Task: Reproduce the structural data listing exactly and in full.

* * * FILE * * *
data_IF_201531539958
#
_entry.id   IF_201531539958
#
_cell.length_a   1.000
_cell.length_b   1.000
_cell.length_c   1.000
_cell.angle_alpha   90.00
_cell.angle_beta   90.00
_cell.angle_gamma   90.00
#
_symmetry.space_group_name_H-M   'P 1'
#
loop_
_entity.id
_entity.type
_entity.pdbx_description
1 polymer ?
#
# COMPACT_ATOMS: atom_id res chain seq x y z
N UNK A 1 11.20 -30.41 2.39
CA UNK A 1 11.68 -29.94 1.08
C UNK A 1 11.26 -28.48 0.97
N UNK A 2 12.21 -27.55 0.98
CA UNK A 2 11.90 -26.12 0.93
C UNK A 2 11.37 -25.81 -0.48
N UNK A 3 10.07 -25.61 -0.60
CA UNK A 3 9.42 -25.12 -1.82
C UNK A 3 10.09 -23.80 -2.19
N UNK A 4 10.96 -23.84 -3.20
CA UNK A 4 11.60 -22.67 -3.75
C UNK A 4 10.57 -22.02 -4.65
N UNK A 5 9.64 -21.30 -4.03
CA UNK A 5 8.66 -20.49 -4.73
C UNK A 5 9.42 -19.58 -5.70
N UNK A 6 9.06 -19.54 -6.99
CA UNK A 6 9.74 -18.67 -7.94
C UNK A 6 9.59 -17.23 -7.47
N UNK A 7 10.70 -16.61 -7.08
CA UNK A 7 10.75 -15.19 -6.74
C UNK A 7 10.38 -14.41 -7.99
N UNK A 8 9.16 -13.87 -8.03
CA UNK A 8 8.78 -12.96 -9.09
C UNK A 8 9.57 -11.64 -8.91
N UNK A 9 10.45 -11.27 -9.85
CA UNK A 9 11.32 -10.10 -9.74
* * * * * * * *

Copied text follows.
data_IF_201531539958
#
_entry.id   IF_201531539958
#
_cell.length_a   1.000
_cell.length_b   1.000
_cell.length_c   1.000
_cell.angle_alpha   90.00
_cell.angle_beta   90.00
_cell.angle_gamma   90.00
#
_symmetry.space_group_name_H-M   'P 1'
#
loop_
_entity.id
_entity.type
_entity.pdbx_description
1 polymer ?
#
# COMPACT_ATOMS: atom_id res chain seq x y z
N UNK A 1 11.20 -30.41 2.39
CA UNK A 1 11.68 -29.94 1.08
C UNK A 1 11.26 -28.48 0.97
N UNK A 2 12.21 -27.55 0.98
CA UNK A 2 11.90 -26.12 0.93
C UNK A 2 11.37 -25.81 -0.48
N UNK A 3 10.07 -25.61 -0.60
CA UNK A 3 9.42 -25.12 -1.82
C UNK A 3 10.09 -23.80 -2.19
N UNK A 4 10.96 -23.84 -3.20
CA UNK A 4 11.60 -22.67 -3.75
C UNK A 4 10.57 -22.02 -4.65
N UNK A 5 9.64 -21.30 -4.03
CA UNK A 5 8.66 -20.49 -4.73
C UNK A 5 9.42 -19.58 -5.70
N UNK A 6 9.06 -19.54 -6.99
CA UNK A 6 9.74 -18.67 -7.94
C UNK A 6 9.59 -17.23 -7.47
N UNK A 7 10.70 -16.61 -7.08
CA UNK A 7 10.75 -15.19 -6.74
C UNK A 7 10.38 -14.41 -7.99
N UNK A 8 9.16 -13.87 -8.03
CA UNK A 8 8.78 -12.96 -9.09
C UNK A 8 9.57 -11.64 -8.91
N UNK A 9 10.45 -11.27 -9.85
CA UNK A 9 11.32 -10.10 -9.74